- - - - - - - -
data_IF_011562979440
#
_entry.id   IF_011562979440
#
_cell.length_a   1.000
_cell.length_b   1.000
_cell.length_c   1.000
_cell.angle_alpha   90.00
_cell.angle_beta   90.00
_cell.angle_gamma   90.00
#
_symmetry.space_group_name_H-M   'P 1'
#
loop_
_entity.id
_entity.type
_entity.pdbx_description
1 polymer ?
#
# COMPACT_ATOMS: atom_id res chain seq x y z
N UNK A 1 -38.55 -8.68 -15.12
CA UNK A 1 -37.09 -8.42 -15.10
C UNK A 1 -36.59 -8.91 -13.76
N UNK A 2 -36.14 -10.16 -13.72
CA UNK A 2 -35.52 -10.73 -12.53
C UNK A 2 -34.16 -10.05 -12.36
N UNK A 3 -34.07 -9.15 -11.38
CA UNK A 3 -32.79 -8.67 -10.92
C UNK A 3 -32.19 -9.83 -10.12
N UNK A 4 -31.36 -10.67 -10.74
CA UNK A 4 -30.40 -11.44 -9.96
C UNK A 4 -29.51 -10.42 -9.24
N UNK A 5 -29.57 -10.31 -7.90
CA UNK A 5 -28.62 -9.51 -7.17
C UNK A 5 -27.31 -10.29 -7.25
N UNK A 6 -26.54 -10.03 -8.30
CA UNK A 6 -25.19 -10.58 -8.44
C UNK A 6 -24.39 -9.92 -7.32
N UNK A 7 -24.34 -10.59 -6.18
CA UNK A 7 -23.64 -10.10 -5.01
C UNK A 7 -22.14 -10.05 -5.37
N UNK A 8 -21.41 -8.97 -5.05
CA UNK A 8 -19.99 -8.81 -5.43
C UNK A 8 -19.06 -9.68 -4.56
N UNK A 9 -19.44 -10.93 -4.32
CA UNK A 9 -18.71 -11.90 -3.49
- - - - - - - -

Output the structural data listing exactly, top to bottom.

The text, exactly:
data_IF_011562979440
#
_entry.id   IF_011562979440
#
_cell.length_a   1.000
_cell.length_b   1.000
_cell.length_c   1.000
_cell.angle_alpha   90.00
_cell.angle_beta   90.00
_cell.angle_gamma   90.00
#
_symmetry.space_group_name_H-M   'P 1'
#
loop_
_entity.id
_entity.type
_entity.pdbx_description
1 polymer ?
#
# COMPACT_ATOMS: atom_id res chain seq x y z
N UNK A 1 -38.55 -8.68 -15.12
CA UNK A 1 -37.09 -8.42 -15.10
C UNK A 1 -36.59 -8.91 -13.76
N UNK A 2 -36.14 -10.16 -13.72
CA UNK A 2 -35.52 -10.73 -12.53
C UNK A 2 -34.16 -10.05 -12.36
N UNK A 3 -34.07 -9.15 -11.38
CA UNK A 3 -32.79 -8.67 -10.92
C UNK A 3 -32.19 -9.83 -10.12
N UNK A 4 -31.36 -10.67 -10.74
CA UNK A 4 -30.40 -11.44 -9.96
C UNK A 4 -29.51 -10.42 -9.24
N UNK A 5 -29.57 -10.31 -7.90
CA UNK A 5 -28.62 -9.51 -7.17
C UNK A 5 -27.31 -10.29 -7.25
N UNK A 6 -26.54 -10.03 -8.30
CA UNK A 6 -25.19 -10.58 -8.44
C UNK A 6 -24.39 -9.92 -7.32
N UNK A 7 -24.34 -10.59 -6.18
CA UNK A 7 -23.64 -10.10 -5.01
C UNK A 7 -22.14 -10.05 -5.37
N UNK A 8 -21.41 -8.97 -5.05
CA UNK A 8 -19.99 -8.81 -5.43
C UNK A 8 -19.06 -9.68 -4.56
N UNK A 9 -19.44 -10.93 -4.32
CA UNK A 9 -18.71 -11.90 -3.49